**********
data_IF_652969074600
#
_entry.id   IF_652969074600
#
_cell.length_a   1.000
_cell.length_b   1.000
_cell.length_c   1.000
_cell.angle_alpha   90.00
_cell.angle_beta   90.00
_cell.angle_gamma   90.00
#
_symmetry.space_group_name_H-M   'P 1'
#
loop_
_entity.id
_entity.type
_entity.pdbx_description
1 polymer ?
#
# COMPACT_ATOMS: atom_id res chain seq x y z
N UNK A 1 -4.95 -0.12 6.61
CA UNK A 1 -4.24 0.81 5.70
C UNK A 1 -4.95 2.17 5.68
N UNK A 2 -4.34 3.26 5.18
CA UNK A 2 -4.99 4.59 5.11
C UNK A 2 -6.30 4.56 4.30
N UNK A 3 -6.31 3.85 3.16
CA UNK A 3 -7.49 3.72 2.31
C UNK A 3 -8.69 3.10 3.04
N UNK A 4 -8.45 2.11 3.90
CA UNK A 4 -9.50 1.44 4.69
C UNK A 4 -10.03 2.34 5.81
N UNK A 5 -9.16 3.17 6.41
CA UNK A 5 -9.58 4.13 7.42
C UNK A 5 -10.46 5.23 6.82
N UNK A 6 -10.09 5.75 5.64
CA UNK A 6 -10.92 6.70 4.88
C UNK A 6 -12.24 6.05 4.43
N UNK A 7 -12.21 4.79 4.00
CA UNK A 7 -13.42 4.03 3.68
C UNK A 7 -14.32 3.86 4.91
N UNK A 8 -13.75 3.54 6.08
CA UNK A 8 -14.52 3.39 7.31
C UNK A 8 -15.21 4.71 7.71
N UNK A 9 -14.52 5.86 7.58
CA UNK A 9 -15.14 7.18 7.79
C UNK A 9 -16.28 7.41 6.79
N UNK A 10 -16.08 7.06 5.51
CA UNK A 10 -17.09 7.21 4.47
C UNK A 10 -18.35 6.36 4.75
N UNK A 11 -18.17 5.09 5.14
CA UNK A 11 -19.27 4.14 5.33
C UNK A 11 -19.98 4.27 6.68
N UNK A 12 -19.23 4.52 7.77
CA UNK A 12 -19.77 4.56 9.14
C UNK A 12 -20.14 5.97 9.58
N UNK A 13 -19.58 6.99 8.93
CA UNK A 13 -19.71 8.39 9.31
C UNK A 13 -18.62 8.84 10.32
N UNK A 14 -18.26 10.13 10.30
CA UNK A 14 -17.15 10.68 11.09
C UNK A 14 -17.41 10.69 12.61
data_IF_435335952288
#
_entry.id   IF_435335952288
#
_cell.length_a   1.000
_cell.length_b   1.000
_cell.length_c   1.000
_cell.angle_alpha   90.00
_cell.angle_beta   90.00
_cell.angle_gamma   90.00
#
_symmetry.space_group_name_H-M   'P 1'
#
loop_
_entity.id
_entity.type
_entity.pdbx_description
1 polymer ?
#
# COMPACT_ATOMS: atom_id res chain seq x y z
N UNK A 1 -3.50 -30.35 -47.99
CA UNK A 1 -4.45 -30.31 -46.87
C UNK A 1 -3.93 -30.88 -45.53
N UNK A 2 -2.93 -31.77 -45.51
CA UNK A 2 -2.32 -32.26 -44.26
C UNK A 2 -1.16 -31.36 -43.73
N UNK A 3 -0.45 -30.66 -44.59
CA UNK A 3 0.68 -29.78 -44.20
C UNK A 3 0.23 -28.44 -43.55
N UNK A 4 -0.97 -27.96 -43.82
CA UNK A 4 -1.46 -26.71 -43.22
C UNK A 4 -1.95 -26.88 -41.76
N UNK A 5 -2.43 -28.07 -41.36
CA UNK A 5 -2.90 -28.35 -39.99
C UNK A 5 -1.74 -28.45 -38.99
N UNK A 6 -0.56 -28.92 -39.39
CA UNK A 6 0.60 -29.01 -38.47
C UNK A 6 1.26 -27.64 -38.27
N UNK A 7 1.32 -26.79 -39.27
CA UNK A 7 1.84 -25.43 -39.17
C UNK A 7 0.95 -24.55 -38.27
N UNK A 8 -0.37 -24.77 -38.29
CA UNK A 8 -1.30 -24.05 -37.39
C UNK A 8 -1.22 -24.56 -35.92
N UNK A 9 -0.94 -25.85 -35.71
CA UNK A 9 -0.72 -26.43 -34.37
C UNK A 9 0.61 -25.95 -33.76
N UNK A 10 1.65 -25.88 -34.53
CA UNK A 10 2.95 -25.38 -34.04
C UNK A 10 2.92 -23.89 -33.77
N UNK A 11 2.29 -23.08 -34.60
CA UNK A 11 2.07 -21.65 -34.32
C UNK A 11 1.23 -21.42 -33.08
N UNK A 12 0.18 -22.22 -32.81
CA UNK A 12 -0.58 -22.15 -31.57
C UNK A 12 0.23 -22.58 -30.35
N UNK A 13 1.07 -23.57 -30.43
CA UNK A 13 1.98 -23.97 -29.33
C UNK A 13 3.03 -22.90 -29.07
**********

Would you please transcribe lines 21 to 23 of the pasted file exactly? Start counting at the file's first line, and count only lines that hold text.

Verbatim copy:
N UNK A 1 -4.95 -0.12 6.61
CA UNK A 1 -4.24 0.81 5.70
C UNK A 1 -4.95 2.17 5.68